English confidence grows as Battle of Britain looms
There will be familiar faces - and familiar places - for England at Euro 2016. In the draw at the Palais de Congres, there was always a 50/50 chance that they would be up against one of the 'home' nations and they duly were as Wales joined them in Group B. But the odds are certainly not stacked against Roy Hodgson's side. England will surely believe they can progress out of this group and into the last 16. Wales can also have real hope.
There will be a "Battle of Britain", something Wales coach Chris Coleman said he wanted to avoid, with both countries being joined by Russia and Slovakia in a draw that is certainly not as tricky as delivered to other teams. Spare a thought for the Republic of Ireland, who will face Belgium, Italy and Sweden in Group E, and even more so for Northern Ireland, who have been drawn with Germany, Ukraine and Poland in Group C in what turned out to be a well-balanced draw between the 24 countries.
There was no throat-slitting gesture from Football Association chairman Greg Dyke - as he infamously did after England were drawn with Italy, Uruguay and Costa Rica at the last World Cup (a gesture that proved prophetic) - but Hodgson and his players will still have to take care. In a strange quirk of fate, Group B also takes England to three of the French cities they played in during the 1998 World Cup finals. This time it will be Russia in Marseille on June 11 - the day after the tournament begins - 17 years ago, they beat Tunisia there in an occasion marked by fan violence and tear gas as well as a victory.
Then there will be Wales in Lens - where England played in 1998, beating Colombia 2-0 - on Thursday June 16 before they face Slovakia in Saint-Etienne in their final group tie on Monday June 20. Again, they played previously in St Etienne - agonisingly losing on penalties to Argentina in that same World Cup when Michael Owen scored a wonder goal and David Beckham was sent off. If they win Group B - as they will have a good chance of doing, surely - then they will have a round of 16 tie in Paris against the third-placed nation from groups A, C or D.
But, first, get out of the group. With the first two and the best-placed third nation from the six four-team groups progressing, that should be likely. The tie with Wales, given the lack of real excitement around the other two opponents, will obviously provoke the most interest. Gareth Bale, Aaron Ramsey, Ashley Williams. That is a spine of a team that cannot easily be dismissed and England will know that. It could be a match that takes a lot out of each opponent and will also be an emotionally-charged occasion. Hopefully it will not become too much of a distraction, either, although there is clearly a danger of that. The build-up will be big.
But Wales have waited 58 years to be at a major finals and will be so highly-motivated to progress. Their danger is evident having also only lost one game in qualifying, away to Bosnia, with Bale having scored seven of their 11 goals. If he is fit and firing then it could be an epic contest for England.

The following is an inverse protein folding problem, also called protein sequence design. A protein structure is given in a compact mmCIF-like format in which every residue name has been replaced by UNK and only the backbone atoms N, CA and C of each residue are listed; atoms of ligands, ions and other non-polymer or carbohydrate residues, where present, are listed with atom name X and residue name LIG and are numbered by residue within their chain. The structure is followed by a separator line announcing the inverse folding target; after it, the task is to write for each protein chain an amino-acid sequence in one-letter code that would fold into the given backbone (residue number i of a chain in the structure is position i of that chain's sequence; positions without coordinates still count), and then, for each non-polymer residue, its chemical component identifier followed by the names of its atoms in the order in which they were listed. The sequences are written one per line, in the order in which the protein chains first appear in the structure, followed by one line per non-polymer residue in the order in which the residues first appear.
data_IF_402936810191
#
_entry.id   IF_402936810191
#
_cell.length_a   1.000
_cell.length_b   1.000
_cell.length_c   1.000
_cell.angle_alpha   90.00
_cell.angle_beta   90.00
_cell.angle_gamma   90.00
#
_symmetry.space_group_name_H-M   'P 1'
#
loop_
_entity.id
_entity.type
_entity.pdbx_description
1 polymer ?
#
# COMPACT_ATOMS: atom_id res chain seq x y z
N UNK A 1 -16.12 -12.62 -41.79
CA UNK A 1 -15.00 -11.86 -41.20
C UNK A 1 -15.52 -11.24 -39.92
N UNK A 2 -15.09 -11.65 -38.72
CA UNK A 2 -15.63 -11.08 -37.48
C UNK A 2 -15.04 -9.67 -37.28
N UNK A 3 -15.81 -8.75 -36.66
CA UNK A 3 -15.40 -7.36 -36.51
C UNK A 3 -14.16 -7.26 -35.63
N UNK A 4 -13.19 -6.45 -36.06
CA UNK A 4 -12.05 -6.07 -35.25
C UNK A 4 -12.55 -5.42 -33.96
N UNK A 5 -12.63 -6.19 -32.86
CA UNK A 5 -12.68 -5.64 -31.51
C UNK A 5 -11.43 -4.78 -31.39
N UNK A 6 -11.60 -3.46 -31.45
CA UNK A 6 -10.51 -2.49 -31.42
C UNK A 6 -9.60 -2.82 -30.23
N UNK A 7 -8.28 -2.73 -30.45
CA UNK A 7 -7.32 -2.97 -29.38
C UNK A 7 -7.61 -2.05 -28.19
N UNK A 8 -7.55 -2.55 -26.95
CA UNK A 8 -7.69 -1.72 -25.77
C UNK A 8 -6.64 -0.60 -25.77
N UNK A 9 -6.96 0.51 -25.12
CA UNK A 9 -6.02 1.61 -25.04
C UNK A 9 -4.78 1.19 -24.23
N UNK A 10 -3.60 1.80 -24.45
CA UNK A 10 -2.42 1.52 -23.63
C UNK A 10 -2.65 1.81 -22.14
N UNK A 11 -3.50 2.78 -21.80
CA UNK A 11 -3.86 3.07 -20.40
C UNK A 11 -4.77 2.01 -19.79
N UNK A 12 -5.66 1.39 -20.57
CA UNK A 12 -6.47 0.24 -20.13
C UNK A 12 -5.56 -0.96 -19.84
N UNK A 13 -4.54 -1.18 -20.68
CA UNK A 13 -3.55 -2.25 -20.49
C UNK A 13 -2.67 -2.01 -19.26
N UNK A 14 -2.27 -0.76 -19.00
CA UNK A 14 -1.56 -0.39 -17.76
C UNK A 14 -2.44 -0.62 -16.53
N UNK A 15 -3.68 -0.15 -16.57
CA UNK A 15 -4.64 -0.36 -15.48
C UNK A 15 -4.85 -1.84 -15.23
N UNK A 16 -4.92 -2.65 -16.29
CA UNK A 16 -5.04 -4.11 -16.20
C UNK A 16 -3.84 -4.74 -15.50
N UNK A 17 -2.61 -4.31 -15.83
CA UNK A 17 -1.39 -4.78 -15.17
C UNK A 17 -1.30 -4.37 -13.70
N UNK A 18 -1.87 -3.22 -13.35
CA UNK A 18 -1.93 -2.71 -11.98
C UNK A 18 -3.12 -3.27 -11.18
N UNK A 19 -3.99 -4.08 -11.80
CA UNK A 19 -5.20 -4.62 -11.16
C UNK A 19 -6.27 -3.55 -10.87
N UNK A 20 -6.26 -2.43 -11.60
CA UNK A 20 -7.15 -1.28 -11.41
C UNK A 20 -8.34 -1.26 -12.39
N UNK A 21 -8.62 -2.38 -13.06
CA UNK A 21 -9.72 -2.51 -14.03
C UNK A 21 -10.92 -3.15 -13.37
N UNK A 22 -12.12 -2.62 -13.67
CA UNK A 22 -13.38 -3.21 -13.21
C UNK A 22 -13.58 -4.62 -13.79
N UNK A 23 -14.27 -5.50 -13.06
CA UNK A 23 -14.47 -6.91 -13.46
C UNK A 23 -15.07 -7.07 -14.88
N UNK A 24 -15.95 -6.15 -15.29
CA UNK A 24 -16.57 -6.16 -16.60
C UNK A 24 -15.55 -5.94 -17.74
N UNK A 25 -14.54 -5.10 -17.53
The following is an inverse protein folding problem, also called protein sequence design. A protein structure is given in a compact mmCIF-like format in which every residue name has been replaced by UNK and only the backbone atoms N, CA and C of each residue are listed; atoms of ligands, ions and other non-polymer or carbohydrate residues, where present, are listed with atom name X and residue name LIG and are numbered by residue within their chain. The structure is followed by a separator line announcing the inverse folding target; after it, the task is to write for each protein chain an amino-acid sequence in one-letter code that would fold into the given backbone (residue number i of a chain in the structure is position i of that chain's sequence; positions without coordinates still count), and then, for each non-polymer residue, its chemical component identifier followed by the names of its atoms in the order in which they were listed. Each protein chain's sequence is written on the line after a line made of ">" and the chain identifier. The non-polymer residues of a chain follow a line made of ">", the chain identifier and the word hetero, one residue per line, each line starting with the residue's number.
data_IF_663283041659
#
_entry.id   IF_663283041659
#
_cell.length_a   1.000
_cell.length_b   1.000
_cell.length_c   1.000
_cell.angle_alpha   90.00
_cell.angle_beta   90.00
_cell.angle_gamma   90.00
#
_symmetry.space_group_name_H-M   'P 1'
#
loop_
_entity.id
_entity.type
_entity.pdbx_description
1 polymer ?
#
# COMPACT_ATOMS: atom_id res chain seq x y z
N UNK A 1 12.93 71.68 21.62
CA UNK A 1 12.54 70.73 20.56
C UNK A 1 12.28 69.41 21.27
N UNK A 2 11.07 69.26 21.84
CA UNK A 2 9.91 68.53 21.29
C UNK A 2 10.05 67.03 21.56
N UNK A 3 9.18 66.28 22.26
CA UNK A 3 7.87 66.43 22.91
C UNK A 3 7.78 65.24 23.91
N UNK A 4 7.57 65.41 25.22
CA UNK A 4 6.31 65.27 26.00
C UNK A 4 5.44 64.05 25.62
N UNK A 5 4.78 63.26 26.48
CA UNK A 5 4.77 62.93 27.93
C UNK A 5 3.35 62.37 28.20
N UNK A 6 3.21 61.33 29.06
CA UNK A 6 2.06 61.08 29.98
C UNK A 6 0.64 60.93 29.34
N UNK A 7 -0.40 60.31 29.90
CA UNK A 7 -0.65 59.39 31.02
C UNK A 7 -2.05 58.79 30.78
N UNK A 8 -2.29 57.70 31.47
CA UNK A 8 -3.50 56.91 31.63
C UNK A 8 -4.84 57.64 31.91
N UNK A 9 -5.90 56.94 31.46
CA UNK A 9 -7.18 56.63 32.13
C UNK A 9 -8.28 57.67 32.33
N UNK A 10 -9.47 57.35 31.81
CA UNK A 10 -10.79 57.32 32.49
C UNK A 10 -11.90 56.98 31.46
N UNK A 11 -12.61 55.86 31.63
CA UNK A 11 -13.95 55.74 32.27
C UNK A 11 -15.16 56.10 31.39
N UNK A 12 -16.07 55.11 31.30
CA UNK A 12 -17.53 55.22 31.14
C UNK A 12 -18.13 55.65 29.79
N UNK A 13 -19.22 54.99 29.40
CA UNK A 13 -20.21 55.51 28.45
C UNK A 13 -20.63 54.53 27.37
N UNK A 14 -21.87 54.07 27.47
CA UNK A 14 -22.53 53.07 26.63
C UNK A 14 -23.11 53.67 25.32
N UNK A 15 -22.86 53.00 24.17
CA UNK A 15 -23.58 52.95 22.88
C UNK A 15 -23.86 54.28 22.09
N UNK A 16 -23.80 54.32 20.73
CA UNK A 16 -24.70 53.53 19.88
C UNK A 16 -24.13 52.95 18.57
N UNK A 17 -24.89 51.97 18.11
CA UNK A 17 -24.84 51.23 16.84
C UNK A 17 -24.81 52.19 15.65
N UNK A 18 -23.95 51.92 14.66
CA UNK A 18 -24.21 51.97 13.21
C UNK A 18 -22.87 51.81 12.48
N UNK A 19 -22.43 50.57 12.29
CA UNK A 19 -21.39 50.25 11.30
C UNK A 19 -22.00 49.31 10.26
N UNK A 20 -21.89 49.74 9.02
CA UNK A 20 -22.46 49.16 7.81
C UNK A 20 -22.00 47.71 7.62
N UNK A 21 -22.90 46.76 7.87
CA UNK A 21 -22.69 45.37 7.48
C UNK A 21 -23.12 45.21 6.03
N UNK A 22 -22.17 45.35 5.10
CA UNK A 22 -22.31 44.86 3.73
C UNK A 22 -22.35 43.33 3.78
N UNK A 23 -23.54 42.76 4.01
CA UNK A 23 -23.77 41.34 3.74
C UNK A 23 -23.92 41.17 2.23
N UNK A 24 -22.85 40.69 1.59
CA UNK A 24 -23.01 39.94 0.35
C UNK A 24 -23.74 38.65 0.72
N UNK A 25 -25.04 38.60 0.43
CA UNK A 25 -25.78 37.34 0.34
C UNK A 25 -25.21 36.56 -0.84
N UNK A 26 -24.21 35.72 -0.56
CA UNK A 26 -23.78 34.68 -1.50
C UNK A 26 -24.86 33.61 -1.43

Russia would have been a far more delicious prospect - in terms of interest - had Fabio Capello not been sacked as manager last July. His replacement, Leonid Slutsky, has been typically dour and dogged with a squad dominated by players from CSKA Moscow. Russia qualified despite claiming only eight points from their first six matches under Capello. They then won their remaining four - to pip Sweden to automatic qualification - so are in form and confident. And organised.
Slovakia make up England's group and are only at a major tournament for a second time. However, they should not be easily discounted - after all, they beat Spain in qualifying for Euro 2016, so are no pushover. Indeed Slovakia - whose side includes Liverpool's Martin Skrtel - qualified after winning their first six ties, although they fell away towards the end of the campaign and only scraped through at Ukraine's expense.
It could have been easier for England, but it could have been a whole lot worse. OK, France have Romania, Albania and Switzerland but another of the top seeds - Spain, the holders of course - have been dealt the Czech Republic, Turkey and Croatia.
The finals will kick off at the Stade de France on Friday June 10, with the hosts against Romania and with the final 30 days later on Sunday July 10 at the same stadium. There will be 51 matches, therefore 20 more games than in previous tournaments, with a new round of 16 incorporated, spread across the nine host cities and 10 stadia with two venues in the capital, Paris.
How England fare will determine whether or not Roy Hodgson remains as manager beyond the finals when his current contract expires. The FA is understandably reluctant to quantify what constitutes success - although it has not stopped Dyke declaring he expects England to win it (as well as the 2022 World Cup) - but the message is simple: must do better.
Must do better than the last World Cup, going out after two matches, but also Euro 2012, when England limped through the group to be beaten on penalties by Italy in the quarter-finals. The last eight and beyond must be the bare minimum requirement, although whether the FA have the ability to be ruthless remains to be seen. Hodgson cannot simply be retained because he is a good guy.
This draw has pulled out some very well balanced and intriguing groups after a qualification campaign that drew more interest and excitement than in previous years. If the finals are the same, then there is a glorious tournament in prospect.